“At its best, athletics is a good front porch for a university,” said Jack Evans in a presentation at Carolina Meadows on the often controversial relationship between athletics and academics. Evans, who has held numerous roles in the National Collegiate Athletic Association (NCAA,) the Atlantic Coast Conference (ACC,) and at the Kennan Flagler School of Business at UNC Chapel Hill, focused on the NCAA, explaining its structure, role, and challenges.
Although there are three divisions to the NCAA, Evans confined his remarks to Division I, comprised of some 330 institutions, the “major leagues” of college sports. Those schools are organized into 31 conferences, including the ACC, to which UNC-Chapel Hill, Duke, and NC State belong. Each institution and each conference clings to its independence and has its priorities, making it extremely difficult to change any of the rules that govern sports.
Some of the issues with which the NCAA deals are: the rules governing the recruitment of athletes, academic requirements, and avoiding injuries. Each issue has its thorny aspects. For example, there is concern that raising academic requirements might adversely impact minority group students who make up a large proportion of the “big money sports,” football and men’s basketball.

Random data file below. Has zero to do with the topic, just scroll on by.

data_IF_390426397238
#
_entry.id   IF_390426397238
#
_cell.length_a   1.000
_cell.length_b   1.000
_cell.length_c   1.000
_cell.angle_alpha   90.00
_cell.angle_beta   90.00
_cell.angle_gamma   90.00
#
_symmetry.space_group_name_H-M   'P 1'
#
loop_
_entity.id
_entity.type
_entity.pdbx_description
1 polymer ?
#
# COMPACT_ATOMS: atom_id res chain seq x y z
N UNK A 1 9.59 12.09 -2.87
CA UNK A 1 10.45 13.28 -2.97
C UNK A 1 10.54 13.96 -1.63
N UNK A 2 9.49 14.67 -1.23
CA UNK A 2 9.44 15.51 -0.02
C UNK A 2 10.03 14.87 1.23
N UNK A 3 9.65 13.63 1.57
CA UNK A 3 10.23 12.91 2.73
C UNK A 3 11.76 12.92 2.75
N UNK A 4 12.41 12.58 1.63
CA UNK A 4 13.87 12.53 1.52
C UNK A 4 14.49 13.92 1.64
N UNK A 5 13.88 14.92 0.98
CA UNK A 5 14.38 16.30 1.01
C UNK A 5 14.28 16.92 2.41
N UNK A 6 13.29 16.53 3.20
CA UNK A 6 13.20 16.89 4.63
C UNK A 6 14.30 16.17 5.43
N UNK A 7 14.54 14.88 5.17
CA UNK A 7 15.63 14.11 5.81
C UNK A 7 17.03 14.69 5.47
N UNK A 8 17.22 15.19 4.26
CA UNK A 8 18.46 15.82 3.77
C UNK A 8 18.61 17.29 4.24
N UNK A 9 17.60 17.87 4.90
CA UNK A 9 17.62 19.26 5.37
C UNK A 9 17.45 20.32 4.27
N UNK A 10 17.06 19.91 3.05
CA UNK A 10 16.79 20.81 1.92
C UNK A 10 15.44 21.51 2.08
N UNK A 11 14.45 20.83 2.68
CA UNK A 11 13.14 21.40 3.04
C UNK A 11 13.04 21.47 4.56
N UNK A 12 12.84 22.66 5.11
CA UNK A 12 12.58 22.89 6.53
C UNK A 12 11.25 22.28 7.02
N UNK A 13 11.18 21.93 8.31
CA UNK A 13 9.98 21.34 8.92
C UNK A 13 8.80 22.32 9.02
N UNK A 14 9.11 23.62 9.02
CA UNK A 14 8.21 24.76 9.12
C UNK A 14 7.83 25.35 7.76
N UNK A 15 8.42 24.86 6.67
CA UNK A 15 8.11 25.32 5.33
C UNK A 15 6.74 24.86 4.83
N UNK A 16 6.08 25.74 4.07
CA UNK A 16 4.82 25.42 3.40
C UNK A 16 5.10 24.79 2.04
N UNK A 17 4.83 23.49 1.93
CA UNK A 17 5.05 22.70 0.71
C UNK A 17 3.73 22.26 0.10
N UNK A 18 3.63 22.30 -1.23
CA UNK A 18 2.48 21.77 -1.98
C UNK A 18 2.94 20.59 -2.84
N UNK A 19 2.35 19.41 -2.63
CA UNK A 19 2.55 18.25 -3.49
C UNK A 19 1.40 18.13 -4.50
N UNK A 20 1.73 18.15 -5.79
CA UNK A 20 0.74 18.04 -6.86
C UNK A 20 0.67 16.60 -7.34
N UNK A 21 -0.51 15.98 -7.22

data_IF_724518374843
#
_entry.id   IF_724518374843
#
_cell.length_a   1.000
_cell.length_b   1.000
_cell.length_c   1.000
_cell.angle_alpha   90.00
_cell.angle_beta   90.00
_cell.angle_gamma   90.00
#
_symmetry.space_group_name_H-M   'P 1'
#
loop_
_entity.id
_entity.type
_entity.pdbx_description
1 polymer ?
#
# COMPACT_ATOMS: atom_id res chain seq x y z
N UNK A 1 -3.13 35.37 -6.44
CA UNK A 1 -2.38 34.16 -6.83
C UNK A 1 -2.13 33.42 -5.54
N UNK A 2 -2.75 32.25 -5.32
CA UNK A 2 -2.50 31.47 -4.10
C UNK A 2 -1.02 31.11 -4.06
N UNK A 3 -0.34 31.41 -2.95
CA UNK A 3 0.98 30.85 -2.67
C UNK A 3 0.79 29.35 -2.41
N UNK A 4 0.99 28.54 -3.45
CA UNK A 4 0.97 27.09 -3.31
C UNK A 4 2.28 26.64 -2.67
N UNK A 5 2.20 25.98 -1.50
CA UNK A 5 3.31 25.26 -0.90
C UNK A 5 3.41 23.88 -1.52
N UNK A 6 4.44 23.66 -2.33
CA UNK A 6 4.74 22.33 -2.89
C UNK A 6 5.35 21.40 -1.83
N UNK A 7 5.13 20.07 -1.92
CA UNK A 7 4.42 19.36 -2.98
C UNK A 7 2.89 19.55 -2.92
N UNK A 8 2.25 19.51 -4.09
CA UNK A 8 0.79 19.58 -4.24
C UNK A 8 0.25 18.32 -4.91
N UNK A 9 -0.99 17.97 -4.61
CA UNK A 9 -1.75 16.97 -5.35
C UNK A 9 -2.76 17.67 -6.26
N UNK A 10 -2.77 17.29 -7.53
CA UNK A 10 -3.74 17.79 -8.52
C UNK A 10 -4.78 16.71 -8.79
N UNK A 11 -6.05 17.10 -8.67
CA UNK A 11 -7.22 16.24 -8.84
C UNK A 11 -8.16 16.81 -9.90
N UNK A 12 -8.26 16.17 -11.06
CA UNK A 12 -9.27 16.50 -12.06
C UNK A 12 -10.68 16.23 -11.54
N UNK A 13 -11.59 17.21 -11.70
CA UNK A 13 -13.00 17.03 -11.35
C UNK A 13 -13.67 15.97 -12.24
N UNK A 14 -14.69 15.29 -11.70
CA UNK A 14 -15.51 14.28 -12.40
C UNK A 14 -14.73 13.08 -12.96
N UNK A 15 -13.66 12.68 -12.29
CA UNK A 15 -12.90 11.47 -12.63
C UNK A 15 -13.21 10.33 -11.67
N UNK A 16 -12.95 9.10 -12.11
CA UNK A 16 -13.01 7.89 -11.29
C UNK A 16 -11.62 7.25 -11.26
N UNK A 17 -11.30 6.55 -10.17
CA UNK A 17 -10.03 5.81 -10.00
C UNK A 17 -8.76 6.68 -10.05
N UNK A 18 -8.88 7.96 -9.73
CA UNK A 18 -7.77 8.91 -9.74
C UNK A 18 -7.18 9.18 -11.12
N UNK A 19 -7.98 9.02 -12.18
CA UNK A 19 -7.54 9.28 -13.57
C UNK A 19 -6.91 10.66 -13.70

Despite the large sums of money involved, few athletic programs break even. UNC-Chapel Hill, which has an annual athletic budget of $70M, by careful management, is able to break even. Many institutions, Evans said, have to decide whether to spend money on sports or academics.
In the Q & A after the presentation, it was asked why sports were needed at all. Why not focus on what the university is all about – education. Evans was of the opinion that intercollegiate athletics serves several purposes that enhance the overall effectiveness of an institution. UNC, for example, attracts 10,000 out-of-state student applicants a year for the 700 openings available. He speculated that much of this interest was generated by the national attention gained through sports. Also, he felt that academic philanthropy is not hurt by the fact that so many donors contribute to the athletic programs.
Jack Evans presentation was part of the Carolina Meadows University Speakers series.
By Bill Powers